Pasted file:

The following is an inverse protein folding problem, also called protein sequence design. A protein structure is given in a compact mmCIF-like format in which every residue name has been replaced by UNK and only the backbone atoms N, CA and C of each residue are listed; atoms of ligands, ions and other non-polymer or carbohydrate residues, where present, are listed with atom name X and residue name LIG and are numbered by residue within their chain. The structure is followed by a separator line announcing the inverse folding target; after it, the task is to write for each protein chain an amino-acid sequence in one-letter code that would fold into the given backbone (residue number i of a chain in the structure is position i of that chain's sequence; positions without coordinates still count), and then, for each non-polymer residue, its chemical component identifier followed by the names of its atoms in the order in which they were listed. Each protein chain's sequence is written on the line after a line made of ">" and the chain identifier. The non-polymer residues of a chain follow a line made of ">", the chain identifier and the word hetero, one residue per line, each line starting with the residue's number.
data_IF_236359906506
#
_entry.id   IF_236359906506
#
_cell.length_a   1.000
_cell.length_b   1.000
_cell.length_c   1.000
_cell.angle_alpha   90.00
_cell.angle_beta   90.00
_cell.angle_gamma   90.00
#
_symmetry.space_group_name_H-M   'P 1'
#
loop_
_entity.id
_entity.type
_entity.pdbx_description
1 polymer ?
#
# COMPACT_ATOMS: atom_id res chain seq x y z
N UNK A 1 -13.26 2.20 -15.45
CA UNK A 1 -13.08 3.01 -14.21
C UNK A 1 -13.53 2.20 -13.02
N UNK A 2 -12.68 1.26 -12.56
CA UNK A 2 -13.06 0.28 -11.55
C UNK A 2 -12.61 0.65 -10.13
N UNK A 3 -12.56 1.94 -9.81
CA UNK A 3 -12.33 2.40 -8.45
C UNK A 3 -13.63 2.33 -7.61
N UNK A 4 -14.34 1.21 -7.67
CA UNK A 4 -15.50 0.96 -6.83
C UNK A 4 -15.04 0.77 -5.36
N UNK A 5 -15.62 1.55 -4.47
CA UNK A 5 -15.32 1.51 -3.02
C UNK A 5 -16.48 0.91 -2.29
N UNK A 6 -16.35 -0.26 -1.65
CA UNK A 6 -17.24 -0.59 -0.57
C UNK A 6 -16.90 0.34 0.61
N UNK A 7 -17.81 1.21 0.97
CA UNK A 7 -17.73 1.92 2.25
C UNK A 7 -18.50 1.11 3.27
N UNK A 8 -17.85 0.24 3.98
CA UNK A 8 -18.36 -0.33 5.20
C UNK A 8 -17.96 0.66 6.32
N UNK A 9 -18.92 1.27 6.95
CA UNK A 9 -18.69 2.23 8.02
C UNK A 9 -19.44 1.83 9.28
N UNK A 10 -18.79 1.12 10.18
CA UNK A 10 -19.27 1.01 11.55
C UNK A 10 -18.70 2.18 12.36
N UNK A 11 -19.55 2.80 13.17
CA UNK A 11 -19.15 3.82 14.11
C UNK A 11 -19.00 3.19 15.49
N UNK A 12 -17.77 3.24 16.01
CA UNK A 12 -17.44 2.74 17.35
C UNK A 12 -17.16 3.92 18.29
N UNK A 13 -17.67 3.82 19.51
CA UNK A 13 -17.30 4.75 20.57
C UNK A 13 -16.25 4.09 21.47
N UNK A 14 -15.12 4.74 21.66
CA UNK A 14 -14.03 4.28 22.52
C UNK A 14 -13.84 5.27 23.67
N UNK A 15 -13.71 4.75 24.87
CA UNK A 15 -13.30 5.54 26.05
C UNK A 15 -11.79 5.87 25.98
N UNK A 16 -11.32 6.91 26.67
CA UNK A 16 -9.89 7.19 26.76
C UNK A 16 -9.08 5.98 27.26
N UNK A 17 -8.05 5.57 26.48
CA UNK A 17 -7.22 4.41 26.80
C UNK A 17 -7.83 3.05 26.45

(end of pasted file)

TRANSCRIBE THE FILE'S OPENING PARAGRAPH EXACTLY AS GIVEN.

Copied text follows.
The following is an inverse protein folding problem, also called protein sequence design. A protein structure is given in a compact mmCIF-like format in which every residue name has been replaced by UNK and only the backbone atoms N, CA and C of each residue are listed; atoms of ligands, ions and other non-polymer or carbohydrate residues, where present, are listed with atom name X and residue name LIG and are numbered by residue within their chain. The structure is followed by a separator line announcing the inverse folding target; after it, the task is to write for each protein chain an amino-acid sequence in one-letter code that would fold into the given backbone (residue number i of a chain in the structure is position i of that chain's sequence; positions without coordinates still count), and then, for each non-polymer residue, its chemical component identifier followed by the names of its atoms in the order in which they were listed. Each protein chain's sequence is written on the line after a line made of ">" and the chain identifier. The non-polymer residues of a chain follow a line made of ">", the chain identifier and the word hetero, one residue per line, each line starting with the residue's number.